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Adobe Premiere Pro CC 2015 review: Extending video editing beyond the desktop

Alan Stafford | June 17, 2015
Last year, as I was sprinting down the street trying to stay ahead of six angry bulls in Pamplona, Spain, I held my phone behind me to capture some video of the experience, all the while thinking, how am I going to color-correct this video? And then I looked up at the beautiful old buildings facing the street and thought, hey, that palette would really work well with the talking-head videos I had been editing in my hotel room the night before. But how to capture those colors and reuse them? Thankfully, Adobe has solutions for these vexing problems in the latest version of its video-editing application, Adobe Premiere Pro CC 2015.

The Lumetri Color panel has a large number of controls, many of which overlap with other color controls--some are even named the same--but they often do not do the same thing or with the same power. For example, you can add the Three-Way Color Corrector as an effect to a video, and you can add Lumetri Color as an effect, too. Both have color wheels for shadows, midtones, and highlights, but using similar settings in each and then toggling between them will show dramatically different results. Furthermore, the Lumetri Color panel uses check marks to enable or disable settings, whereas most other effects use the "fx" icon. You cannot set keyframes in the Lumetri Color panel, either; for that, you must use the Effects Controls panel.

The point of the Lumetri Color panel, I think, is not color correction, though you can certainly use it for that. Premiere Pro CC 2015 has plenty of color correction tools, including the aforementioned Three-Way Color Corrector. Rather, I suggest that Lumetri Color is better suited for creating and applying bold, atmospheric styles, feels, looks--sepia, noir, cold and gray--not for trying to achieve spot-on, accurate color. Think Minority Report or Sin City, not the nightly news.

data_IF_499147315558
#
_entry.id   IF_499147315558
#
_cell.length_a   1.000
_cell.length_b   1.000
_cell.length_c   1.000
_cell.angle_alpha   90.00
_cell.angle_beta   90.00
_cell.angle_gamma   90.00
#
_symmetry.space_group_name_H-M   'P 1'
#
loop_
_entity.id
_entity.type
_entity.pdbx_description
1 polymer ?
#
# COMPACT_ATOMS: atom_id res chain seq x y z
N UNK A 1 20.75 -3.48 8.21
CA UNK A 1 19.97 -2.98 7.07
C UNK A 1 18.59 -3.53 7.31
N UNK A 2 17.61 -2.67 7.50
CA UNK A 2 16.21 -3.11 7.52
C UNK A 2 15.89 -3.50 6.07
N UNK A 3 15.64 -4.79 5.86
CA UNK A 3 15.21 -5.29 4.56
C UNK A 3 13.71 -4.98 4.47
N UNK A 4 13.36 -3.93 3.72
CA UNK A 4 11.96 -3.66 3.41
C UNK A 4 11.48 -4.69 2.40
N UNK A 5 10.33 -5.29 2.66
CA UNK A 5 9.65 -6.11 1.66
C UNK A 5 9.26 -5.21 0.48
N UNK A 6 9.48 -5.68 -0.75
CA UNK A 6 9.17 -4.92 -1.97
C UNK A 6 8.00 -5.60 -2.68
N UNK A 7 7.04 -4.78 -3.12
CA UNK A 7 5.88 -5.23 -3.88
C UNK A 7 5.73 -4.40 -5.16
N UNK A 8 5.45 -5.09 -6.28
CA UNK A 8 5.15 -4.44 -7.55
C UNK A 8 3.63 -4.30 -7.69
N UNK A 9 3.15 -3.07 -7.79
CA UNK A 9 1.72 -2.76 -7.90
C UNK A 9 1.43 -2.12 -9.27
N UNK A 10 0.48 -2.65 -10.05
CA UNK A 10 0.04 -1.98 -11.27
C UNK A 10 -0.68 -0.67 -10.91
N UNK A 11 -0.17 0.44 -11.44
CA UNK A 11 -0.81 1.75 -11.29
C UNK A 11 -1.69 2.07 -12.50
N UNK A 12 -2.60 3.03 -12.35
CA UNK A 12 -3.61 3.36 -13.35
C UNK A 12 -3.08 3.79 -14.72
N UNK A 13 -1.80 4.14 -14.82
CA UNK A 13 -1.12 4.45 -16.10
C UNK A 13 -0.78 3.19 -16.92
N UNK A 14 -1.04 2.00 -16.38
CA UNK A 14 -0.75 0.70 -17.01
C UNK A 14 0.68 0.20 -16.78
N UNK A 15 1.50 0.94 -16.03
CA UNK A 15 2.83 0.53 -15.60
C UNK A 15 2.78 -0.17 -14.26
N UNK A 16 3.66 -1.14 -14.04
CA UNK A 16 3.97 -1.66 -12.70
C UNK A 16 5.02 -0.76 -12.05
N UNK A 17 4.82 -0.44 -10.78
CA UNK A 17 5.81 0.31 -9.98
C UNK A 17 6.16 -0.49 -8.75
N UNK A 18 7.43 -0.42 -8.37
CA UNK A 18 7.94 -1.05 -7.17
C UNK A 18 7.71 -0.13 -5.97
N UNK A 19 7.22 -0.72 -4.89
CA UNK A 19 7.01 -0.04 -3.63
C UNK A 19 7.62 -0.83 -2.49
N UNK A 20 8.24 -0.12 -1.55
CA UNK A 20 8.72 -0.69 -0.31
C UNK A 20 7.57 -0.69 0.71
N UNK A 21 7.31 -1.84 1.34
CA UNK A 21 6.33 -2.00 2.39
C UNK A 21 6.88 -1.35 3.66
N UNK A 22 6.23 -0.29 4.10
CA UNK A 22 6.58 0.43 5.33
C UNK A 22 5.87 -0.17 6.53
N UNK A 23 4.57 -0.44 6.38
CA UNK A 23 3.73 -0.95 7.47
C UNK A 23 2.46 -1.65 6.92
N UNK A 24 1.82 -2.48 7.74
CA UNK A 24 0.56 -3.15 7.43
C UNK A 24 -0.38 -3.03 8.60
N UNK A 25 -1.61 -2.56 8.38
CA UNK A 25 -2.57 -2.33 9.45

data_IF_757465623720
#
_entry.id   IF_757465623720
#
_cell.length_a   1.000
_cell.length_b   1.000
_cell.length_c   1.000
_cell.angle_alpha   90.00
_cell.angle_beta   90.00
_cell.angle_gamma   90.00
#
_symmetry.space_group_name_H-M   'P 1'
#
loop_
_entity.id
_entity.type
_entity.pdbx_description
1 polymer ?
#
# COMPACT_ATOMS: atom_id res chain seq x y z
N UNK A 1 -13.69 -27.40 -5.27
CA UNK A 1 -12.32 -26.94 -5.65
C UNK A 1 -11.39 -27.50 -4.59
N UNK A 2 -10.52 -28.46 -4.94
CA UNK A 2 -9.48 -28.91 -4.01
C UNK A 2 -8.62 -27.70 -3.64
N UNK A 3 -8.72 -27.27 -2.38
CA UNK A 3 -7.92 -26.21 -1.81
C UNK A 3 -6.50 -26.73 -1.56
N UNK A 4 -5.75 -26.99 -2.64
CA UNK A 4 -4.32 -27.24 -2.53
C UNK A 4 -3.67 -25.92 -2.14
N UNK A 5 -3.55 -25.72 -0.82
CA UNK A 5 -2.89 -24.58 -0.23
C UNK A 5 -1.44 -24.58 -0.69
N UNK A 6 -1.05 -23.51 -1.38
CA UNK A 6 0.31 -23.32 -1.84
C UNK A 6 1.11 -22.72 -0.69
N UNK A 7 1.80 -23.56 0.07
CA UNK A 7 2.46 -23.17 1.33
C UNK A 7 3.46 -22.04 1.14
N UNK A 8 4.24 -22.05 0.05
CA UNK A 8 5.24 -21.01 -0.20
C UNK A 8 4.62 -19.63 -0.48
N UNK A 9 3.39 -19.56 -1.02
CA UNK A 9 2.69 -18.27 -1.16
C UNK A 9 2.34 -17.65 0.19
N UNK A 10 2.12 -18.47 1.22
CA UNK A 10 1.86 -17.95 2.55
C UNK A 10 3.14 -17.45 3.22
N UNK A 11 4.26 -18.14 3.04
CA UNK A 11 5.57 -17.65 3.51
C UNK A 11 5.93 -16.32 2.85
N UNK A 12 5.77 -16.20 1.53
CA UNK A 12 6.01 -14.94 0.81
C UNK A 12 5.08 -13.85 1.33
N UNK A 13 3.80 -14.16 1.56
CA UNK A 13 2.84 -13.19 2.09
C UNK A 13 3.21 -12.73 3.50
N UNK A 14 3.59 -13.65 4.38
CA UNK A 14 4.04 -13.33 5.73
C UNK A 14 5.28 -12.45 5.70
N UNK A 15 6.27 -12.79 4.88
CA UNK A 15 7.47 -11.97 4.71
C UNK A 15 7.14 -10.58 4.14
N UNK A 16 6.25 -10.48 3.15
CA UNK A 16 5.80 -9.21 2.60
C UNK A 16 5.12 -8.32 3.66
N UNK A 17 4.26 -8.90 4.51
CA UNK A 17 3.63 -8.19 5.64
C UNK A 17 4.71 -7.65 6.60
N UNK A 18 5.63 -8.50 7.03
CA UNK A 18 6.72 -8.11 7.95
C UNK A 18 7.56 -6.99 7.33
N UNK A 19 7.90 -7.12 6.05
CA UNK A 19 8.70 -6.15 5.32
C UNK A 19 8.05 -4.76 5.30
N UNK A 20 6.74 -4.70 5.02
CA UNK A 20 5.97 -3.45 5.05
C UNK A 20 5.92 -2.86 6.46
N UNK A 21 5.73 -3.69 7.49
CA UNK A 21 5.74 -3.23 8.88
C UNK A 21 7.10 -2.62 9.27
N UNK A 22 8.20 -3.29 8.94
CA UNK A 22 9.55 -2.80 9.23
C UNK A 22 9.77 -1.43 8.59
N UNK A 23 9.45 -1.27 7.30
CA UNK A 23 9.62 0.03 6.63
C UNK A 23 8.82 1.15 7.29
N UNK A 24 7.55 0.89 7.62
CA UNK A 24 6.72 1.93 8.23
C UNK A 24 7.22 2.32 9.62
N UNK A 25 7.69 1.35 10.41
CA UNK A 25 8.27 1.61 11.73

Premiere Pro CC 2015's updated task-oriented workspaces are a little more useful than workspaces in the past. You can still switch among them, choosing from standbys like Editing, Effects, or Audio, and a new Color one, all of which are optimized for their respective functions, and you can create your own custom workspaces. You do not have to go to a menu, either--a list appears in a small horizontal menu at the top of the screen.

A little magic with the makeup

Adobe has added two new features to help your talking-head videos shine. Face Tracker lets you draw a mask on a face and then apply effects to the mask, even as the face moves (within limits, of course). This seems like an enhancement of the Masking and Tracking feature introduced in Premiere Pro 2014, which was mainly for applying identity-hiding masks. Now, you can use it for more precise effects, such as-changing eye color, applying a nice tan, or making steam burst from one's nostrils. As with most such effects, I found that it worked best with a person looking directly at the camera. A fun extra: You can export the Face Tracker data for use in Adobe's new Character Animator, a feature found in Adobe After Effects CC 2015. You can make weird facial expressions, save them, then apply them to an animated character, which will then mimic your expressions.

When editing talking-head video, often we want to edit out the ahs, ums, and the boring parts--which does not leave much left over, but you work with what you have got. Premiere Pro's new Morph Cut can help disguise the transition between two clips--but only if they are of people's faces. It won't even let you try it on, say, beach scenes. I found that it worked well as long as the face in the preceding clip was positioned close to where it was in the subsequent clip.

 

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